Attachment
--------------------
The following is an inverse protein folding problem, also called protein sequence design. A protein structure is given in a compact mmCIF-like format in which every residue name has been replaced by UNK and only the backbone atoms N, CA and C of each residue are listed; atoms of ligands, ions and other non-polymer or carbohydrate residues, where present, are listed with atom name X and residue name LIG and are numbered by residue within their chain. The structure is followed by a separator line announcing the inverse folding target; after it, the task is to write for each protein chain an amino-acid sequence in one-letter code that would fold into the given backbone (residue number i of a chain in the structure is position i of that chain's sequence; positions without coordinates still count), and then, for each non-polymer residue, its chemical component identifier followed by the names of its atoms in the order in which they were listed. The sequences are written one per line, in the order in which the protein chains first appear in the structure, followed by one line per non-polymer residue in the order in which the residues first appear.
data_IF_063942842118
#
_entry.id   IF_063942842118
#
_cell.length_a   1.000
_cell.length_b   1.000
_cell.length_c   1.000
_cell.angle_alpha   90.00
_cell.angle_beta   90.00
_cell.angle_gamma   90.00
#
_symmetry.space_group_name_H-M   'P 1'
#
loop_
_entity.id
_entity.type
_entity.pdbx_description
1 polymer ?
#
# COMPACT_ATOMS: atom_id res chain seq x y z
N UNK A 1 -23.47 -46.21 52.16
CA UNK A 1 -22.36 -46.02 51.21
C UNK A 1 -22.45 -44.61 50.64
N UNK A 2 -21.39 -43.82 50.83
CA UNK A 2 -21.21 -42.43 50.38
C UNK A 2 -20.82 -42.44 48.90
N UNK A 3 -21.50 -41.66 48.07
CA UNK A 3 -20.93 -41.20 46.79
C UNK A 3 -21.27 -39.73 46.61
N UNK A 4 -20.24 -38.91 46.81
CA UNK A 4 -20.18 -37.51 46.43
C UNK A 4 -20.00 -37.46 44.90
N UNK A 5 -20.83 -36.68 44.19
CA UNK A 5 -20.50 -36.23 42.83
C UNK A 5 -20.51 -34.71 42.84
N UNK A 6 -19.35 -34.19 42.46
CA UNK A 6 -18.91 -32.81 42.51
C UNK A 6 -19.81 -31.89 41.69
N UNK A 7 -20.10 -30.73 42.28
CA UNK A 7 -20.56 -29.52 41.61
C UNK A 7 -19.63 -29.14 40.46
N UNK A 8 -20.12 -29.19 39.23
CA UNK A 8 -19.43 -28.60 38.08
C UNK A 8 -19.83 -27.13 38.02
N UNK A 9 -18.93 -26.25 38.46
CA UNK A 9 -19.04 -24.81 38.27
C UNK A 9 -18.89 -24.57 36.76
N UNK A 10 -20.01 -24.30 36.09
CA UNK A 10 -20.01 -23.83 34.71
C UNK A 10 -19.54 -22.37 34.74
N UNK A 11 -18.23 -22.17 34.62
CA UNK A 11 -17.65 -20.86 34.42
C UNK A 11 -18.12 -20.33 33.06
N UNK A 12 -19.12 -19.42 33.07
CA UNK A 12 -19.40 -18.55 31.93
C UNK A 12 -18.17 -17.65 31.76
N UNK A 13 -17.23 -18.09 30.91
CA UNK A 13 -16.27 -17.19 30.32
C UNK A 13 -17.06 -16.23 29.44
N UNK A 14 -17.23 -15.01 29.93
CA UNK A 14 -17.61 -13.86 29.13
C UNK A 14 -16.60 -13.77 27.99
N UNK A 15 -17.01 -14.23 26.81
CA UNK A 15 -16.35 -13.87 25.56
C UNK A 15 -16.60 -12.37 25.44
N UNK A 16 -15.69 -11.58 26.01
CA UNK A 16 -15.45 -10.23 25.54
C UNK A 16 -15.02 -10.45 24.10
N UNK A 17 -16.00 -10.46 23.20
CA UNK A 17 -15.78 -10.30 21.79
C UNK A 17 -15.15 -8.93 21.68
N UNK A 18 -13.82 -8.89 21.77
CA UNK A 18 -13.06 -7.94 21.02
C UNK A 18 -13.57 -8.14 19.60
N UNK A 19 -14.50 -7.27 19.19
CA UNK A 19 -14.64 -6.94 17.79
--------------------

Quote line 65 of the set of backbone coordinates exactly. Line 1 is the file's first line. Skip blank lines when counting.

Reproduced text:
CA UNK A 15 -16.35 -13.87 25.56